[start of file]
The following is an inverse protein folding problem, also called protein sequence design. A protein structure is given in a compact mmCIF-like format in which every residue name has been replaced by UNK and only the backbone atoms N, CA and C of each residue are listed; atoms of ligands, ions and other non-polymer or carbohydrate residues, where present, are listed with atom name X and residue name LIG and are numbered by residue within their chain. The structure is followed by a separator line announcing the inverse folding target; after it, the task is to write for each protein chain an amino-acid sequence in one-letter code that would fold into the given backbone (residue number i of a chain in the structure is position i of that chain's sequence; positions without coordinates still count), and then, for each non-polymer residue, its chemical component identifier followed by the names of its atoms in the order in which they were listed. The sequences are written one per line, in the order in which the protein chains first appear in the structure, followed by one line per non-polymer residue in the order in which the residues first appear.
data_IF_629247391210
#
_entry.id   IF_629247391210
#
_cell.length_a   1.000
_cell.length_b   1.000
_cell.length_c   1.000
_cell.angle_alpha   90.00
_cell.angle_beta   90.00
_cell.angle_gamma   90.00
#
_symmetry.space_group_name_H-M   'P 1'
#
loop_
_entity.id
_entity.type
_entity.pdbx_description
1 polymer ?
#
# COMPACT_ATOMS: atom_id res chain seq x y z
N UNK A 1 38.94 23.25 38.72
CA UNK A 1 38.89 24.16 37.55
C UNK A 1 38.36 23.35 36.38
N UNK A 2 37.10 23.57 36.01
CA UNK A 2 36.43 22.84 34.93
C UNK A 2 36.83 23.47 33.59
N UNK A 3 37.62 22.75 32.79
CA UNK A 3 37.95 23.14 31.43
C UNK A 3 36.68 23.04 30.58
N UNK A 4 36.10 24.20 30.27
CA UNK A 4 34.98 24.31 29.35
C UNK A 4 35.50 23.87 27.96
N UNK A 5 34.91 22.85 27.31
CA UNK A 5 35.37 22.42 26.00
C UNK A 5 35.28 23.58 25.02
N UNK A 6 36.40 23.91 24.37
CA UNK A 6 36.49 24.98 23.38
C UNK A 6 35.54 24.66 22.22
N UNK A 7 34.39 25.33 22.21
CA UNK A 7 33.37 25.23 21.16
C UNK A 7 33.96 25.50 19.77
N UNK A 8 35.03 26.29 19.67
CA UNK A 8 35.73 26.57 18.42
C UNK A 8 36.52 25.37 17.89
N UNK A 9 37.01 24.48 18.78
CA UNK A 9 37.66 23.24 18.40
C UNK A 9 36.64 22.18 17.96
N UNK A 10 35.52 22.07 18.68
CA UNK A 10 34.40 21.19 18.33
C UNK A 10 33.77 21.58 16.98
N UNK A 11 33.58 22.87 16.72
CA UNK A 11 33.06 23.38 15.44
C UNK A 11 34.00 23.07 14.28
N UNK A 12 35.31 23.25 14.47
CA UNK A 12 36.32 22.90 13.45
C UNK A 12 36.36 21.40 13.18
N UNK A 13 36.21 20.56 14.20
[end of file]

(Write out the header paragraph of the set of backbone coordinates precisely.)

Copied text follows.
The following is an inverse protein folding problem, also called protein sequence design. A protein structure is given in a compact mmCIF-like format in which every residue name has been replaced by UNK and only the backbone atoms N, CA and C of each residue are listed; atoms of ligands, ions and other non-polymer or carbohydrate residues, where present, are listed with atom name X and residue name LIG and are numbered by residue within their chain. The structure is followed by a separator line announcing the inverse folding target; after it, the task is to write for each protein chain an amino-acid sequence in one-letter code that would fold into the given backbone (residue number i of a chain in the structure is position i of that chain's sequence; positions without coordinates still count), and then, for each non-polymer residue, its chemical component identifier followed by the names of its atoms in the order in which they were listed. The sequences are written one per line, in the order in which the protein chains first appear in the structure, followed by one line per non-polymer residue in the order in which the residues first appear.